The Word of God reflects upon our salvation as the redemption that Christ has purchased. Since by nature we stand spiritually impoverished or bankrupt before God (Matt. 5:3; 18:21-35), we need him to "forgive us our debts" (Matt. 6:12). To be sure, for such gracious condescension to take place, our sin must be covered, God's wrath must be quenched, and the requirements of the law must be satisfied. But someone must pay the price to free us from our spiritual indebtedness to God. Since our sin offends the infinite holiness and righteousness of God, only the priceless and "precious blood of Christ" is sufficient to ransom us from our former empty lives (1 Pet. 1:19). God justifies us freely, but he did not justify us for free. We pay nothing, but Christ paid everything. We were "bought at a price" (1 Cor. 6:20 NIV), and that price was paid by Christ, who came to "give his life as a ransom for many" (Matt. 20:28; Mark 10:45; see also Ps. 49:7-9, 15; 1 Tim. 2:6). John Owen calls this the "purchased grace" of the Son.
The redemption that Christ has purchased for us and its benefits that the Holy Spirit applies to us are nothing less than the outpouring of God's richesthe riches of his kindness, glory, inheritance, and grace (Rom. 10:12; 11:12, 33; 2:4; 9:23; Eph. 1:18; 2:7). The abundance of God's love in Christ for sinners is revealed in the gospel as the "immeasurable riches of his grace" (Eph. 2:7) and the "unsearchable riches of Christ" (Eph. 3:8). In the gospel, Christ's perfect righteousness is imputed to sinners, that is, credited to our account (2 Cor. 5:21). The sealing work of the Holy Spirit is the "deposit" or "guarantee" of our "inheritance that is imperishable, undefiled, and unfading," waiting for us in heaven (Eph. 1:14; 2 Cor. 5:5; 1 Pet. 1:4; Matt. 6:20). Because of the many benefits that accompany or flow from our justification, adoption, and hope of future glorification, we are truly "rich" (2 Cor. 8:9; 6:10; Luke 12:21; Rev. 2:9). Even at the close of worship we are regularly reassured of our boundless privileges as the blessing of "the grace of the Lord Jesus Christ" is placed upon us (2 Cor. 13:14). So why do we so easily forget that these vast riches are available to us? We need to access the riches of God's grace in Christ as we seek to walk in obedient fellowship with him.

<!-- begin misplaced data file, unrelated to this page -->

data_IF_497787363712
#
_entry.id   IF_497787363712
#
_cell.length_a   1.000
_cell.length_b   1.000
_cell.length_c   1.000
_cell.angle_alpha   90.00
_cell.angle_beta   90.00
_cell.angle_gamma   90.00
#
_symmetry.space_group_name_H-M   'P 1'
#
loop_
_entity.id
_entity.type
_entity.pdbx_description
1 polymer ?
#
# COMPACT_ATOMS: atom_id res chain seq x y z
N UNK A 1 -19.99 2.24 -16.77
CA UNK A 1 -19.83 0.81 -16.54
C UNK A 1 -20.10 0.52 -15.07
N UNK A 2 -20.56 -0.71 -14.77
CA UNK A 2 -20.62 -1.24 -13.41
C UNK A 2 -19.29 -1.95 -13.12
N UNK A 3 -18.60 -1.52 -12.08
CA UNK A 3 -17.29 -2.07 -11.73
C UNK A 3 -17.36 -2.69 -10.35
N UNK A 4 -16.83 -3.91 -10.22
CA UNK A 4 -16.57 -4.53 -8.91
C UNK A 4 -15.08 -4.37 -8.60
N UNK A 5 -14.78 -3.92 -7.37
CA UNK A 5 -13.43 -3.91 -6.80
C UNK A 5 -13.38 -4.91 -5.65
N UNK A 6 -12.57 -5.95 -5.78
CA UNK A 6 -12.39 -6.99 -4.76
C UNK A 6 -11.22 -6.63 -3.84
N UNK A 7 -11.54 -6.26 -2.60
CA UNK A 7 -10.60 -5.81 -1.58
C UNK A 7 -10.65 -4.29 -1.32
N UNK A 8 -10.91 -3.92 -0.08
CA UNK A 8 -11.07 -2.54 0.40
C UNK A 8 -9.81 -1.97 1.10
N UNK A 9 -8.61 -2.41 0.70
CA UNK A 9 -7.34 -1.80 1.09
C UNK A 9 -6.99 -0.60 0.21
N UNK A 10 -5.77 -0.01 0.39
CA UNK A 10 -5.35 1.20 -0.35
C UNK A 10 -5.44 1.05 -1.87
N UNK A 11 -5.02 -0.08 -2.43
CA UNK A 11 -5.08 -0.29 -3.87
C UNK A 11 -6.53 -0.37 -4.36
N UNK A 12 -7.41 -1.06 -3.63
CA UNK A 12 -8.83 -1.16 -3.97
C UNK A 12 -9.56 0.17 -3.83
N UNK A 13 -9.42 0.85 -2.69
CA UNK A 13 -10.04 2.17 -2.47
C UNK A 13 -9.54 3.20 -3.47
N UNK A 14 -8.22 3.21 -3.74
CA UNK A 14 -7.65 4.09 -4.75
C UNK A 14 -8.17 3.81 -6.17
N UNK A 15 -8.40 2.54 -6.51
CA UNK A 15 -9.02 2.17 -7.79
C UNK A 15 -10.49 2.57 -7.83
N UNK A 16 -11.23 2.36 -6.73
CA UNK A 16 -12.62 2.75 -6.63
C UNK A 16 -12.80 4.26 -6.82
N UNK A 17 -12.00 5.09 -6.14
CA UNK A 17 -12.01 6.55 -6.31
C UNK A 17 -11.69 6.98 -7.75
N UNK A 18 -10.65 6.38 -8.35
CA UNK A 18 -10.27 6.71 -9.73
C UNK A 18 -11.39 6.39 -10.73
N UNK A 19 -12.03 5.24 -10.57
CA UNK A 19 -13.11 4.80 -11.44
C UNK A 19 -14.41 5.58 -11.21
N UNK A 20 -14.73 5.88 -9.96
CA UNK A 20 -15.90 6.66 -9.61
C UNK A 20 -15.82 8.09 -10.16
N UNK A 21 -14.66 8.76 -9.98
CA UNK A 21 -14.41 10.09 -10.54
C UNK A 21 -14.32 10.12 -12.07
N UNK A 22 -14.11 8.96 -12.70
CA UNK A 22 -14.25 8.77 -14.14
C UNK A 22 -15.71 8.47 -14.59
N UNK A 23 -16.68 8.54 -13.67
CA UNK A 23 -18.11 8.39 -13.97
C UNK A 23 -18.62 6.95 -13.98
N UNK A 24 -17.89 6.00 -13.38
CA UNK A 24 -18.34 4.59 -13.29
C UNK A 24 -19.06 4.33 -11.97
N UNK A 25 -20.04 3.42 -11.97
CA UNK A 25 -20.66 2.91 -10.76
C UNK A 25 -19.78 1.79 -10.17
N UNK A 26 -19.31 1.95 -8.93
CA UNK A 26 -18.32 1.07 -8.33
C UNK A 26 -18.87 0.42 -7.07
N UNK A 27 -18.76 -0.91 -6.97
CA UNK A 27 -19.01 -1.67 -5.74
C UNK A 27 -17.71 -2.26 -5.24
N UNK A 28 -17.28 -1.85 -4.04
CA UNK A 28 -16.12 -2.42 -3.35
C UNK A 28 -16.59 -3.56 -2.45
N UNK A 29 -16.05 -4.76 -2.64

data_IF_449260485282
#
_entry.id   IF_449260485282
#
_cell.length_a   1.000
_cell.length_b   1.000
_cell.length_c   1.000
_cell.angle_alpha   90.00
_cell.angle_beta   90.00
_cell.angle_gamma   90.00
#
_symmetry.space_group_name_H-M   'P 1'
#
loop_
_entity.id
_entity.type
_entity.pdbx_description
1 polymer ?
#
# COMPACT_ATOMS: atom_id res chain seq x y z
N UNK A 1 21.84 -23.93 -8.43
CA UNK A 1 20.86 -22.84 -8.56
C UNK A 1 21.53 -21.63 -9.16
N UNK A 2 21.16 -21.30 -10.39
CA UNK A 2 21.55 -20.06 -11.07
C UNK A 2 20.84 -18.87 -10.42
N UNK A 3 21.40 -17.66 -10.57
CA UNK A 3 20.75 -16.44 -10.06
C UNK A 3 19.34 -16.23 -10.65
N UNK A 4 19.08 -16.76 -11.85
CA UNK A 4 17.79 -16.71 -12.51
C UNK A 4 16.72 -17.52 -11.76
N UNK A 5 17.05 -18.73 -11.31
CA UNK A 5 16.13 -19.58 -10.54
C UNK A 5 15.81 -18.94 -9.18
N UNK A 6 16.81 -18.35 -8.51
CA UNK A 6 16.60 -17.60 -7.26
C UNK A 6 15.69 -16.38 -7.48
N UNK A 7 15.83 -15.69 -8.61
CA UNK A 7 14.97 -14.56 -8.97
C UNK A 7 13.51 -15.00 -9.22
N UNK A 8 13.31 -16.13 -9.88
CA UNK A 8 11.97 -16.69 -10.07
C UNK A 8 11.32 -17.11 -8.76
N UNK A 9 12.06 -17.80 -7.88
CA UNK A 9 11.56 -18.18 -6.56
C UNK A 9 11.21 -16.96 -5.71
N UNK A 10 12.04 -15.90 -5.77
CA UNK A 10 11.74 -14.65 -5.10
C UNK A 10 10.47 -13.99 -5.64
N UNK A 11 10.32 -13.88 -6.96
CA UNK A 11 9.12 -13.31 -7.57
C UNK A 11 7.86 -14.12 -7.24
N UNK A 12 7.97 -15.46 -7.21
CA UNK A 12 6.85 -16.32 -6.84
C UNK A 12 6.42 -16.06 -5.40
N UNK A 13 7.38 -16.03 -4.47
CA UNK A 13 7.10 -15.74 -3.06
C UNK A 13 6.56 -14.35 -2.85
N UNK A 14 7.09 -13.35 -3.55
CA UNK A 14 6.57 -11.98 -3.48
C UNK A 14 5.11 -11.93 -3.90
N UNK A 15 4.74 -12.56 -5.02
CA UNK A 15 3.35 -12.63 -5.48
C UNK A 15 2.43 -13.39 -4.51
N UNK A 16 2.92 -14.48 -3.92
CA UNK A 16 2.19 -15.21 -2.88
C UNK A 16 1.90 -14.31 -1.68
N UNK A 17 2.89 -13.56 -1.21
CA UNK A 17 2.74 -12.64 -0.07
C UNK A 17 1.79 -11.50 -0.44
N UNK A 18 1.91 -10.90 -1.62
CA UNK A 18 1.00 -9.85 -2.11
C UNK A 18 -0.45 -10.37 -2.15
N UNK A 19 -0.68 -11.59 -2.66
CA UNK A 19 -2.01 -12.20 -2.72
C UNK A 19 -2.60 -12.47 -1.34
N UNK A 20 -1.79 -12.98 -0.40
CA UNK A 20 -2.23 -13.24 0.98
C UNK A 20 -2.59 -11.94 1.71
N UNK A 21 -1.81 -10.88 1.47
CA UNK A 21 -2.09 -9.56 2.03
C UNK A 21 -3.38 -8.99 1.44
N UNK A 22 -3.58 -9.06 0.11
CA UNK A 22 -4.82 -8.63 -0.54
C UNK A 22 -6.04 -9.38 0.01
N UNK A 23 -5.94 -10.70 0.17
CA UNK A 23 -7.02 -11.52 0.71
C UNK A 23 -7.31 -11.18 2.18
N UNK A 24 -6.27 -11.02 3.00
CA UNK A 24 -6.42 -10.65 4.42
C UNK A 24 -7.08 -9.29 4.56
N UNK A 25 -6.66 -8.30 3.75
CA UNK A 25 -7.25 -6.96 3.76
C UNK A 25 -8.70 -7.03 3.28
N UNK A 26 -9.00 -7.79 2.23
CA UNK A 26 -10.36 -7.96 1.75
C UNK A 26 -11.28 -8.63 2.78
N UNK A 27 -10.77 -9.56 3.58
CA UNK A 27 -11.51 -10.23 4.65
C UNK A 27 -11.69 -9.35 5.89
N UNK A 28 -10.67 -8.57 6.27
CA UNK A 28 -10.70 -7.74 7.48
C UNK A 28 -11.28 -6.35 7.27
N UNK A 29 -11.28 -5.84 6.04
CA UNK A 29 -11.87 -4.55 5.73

Christ himself is a vast treasury of grace. He came "full of grace" and "from his fullness we have all received, grace upon grace" (John 1:14, 16). We are constantly in need of this grace. Christ never encourages us to grow independently of him, but rather to grow in our dependence upon him. Apart from him, we cannot grow, bear fruit, or struggle successfully against the enemy (John 15:5; Phil. 2:13; Eph. 3:20; 6:10). In short, apart from Christ we can do nothing (John 15:4; cf. 2 Pet. 3:18). Otherwise we will run without progress, fight without victory, labor in vain, despair in feelings of guilt, and write checks that our lives cannot cash.